Everywhere you turn, these last few weeks, all we hear about is the fiscal cliff, or curb, if you’re into the “lean forward” channel.
Everyone and their mothers have an opinion. Strange, how we’re all fixated on what is essentially a really unsexy, mundane policy battle. But someone called it the cliff, and cliffs are so cool and dangerous, and we all want to look over the edge, and now we might be going over one; so that’s even cooler and more dangerous, if we all go over a cliff together.
Debate is supposed to be a good thing, negotiations between the political parties even better. But I can’t remember the last time I was so unsatisfied and unimpressed with political theater, even if it’s called “the cliff.”
There’s like no nuance, no intrigue, no real drama. Every day it’s play, rewind, repeat.
The President says he wants a deal, but not without higher rates. The Speaker of the House responds that there can be no deal without entitlement reform. Then the press announces there might be progress. Then they announce that there is no progress. Then I wake up the next day, and it’s exactly the same thing.
But now the President is running his lines at some random family’s breakfast table, and the Speaker is at a Hotel Conference room podium. The following day, the Speaker is in front of a bank of microphones, and the President is now at a diner (oh wait, that was the Vice President).
This is no way to have a debate, or a negotiation, or whatever it is these two guys are doing. This is no cliff; this is like a sleepy, sloping hillside.
My advice to the President: everyone seems to think you’re holding all the cards, so just refuse to negotiate further; lay out your final offer, then bust out your Inner Zen-Master and stop talking about it.
Tell the Speaker that when he’s ready, he can call you…maybe.
Literally, just refuse to engage at all, like period. Go a couple of weeks without uttering a single word about it. There are big problems in the world: Egypt, Syria. Organize a summit. Oraganize two. Go visit some of those world leaders who are feeling neglected by our Pacific Pivot. Go see the troops in Afghanistan. Go see Will & Kate. Leave Washington. Leave the Speaker twisting in the wind.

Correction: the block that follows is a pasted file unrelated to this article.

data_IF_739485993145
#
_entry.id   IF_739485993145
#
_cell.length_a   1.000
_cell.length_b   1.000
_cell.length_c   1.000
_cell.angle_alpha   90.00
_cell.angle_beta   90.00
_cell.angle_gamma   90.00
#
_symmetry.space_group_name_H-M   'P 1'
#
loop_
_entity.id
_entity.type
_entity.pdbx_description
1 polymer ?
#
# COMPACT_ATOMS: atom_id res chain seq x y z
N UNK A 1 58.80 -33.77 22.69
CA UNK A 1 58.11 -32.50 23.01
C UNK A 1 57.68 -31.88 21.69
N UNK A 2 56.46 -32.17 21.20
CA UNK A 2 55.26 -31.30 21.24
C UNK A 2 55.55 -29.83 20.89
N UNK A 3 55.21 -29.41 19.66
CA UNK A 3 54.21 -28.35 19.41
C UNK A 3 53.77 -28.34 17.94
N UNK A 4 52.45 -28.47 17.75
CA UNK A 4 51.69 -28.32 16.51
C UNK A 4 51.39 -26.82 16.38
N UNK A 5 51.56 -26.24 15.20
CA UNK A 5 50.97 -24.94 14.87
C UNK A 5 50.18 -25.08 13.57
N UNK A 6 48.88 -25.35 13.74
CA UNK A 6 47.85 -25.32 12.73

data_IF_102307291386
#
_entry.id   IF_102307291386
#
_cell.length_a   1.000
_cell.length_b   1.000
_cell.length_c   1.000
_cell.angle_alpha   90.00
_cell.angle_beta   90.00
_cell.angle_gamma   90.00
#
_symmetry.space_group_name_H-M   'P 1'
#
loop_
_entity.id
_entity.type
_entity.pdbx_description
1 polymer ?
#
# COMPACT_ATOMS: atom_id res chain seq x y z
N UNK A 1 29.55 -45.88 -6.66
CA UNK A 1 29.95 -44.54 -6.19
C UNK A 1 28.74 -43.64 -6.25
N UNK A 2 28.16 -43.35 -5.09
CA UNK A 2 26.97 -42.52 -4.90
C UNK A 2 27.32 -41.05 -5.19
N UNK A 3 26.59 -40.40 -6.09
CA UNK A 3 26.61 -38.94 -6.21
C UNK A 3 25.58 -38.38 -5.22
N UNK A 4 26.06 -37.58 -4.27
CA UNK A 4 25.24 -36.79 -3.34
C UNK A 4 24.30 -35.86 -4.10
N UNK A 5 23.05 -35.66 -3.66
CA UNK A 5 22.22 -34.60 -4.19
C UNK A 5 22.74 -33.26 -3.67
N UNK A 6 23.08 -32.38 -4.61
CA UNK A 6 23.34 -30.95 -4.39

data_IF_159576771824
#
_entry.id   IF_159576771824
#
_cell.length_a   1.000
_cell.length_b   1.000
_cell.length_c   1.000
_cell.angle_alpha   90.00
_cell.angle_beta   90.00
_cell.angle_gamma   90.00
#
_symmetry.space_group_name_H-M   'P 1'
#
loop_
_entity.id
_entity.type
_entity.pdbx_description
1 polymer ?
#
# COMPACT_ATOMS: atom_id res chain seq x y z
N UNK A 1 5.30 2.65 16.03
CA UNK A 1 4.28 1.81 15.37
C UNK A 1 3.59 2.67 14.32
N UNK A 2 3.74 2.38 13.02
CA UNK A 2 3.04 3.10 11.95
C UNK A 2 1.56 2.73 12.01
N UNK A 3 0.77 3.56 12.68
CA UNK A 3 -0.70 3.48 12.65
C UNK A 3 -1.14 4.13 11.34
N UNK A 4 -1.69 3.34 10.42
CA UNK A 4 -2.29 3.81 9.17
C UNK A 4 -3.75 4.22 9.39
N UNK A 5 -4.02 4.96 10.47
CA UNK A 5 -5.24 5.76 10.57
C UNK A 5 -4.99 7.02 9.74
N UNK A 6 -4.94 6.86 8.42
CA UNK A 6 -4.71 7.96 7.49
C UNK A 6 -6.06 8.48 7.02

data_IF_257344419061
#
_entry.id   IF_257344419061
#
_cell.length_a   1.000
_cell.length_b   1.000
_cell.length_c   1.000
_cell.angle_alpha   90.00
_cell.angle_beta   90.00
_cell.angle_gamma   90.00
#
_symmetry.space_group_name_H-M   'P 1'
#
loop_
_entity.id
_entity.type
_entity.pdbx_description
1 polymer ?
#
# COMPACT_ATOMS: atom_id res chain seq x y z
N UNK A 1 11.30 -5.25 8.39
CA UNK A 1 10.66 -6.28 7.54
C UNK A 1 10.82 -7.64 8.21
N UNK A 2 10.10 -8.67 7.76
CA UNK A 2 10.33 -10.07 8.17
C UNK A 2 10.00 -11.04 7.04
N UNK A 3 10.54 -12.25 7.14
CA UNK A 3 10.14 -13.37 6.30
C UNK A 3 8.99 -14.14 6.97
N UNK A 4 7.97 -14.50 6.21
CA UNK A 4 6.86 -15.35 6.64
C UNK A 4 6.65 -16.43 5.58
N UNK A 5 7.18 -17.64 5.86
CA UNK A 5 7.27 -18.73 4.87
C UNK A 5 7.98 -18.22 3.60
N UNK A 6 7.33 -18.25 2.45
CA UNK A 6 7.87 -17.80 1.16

Let the drama build in your absence. Watch the chattering classes do their thing. Let the opposition party have a collective freak-out, arguing over their positions. Let them debate the meaning of your silence.
Of course, the Speaker will blame you. Of course, he’ll complain about you leaving town. So what?
While you’re off being presidential, he’ll have no one to meet with, except Pelosi and Reed. And they have him outgunned, outsmarted and outflanked. The whole country will be holding their collective breath wondering — what will the Speaker do?
All the while, the calendar will be turning, and we’ll be getting closer and closer to the cliff. But now, there won’t be the boring, daily bickering. Instead there will be intrigue and high-stakes drama. The hero has disengaged, the challengers turn on each other. While you’re bringing world leaders holiday wishes in person, the unopposed winner of the 8th district of Ohio will be isolated and exposed as the small man, from the small district, with the small ideas.
Nobody respects the guy who plays chicken with our country’s economic health. And we can all watch with smug satisfaction, relief and vindication as the anti-hero yanks the emergency brake and turns the wheel away from the cliff just at the last moment, exhausted and defeated.
Now that’s a storyline I’d pay higher rates to see.